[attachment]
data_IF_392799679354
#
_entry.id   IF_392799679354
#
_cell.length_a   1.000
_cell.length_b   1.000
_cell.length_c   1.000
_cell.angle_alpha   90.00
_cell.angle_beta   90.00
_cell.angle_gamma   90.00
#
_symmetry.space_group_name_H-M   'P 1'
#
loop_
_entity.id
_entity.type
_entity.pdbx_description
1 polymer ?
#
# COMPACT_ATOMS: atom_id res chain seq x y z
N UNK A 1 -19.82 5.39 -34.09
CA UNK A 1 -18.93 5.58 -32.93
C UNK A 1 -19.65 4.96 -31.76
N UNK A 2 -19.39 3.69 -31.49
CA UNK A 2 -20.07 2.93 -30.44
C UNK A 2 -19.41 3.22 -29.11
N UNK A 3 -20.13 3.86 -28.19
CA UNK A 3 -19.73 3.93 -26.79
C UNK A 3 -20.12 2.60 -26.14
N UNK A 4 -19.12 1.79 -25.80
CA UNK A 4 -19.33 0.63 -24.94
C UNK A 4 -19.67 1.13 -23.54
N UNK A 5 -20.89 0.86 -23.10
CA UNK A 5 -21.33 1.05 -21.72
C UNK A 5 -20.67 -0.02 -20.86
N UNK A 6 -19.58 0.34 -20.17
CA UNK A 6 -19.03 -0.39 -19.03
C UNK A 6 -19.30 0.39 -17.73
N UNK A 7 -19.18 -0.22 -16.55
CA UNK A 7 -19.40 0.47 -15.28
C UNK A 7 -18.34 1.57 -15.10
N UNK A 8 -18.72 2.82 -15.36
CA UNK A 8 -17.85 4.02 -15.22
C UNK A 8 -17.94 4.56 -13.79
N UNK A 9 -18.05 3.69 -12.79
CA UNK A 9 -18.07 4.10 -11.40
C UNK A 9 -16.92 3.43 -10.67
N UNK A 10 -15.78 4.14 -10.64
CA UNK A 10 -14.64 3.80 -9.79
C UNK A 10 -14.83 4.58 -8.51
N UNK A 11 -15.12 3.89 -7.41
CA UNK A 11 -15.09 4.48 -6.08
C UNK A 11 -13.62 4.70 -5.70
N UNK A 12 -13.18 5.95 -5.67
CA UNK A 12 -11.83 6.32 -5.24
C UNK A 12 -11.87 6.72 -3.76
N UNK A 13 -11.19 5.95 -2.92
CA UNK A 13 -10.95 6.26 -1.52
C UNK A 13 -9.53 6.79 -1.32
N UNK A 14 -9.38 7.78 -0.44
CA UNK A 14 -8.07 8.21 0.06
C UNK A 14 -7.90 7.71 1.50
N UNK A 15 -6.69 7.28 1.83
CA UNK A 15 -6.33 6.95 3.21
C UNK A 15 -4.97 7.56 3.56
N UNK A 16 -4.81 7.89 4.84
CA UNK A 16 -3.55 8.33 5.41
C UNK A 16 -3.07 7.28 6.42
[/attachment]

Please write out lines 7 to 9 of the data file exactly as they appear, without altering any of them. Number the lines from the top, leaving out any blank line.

_cell.length_c   1.000
_cell.angle_alpha   90.00
_cell.angle_beta   90.00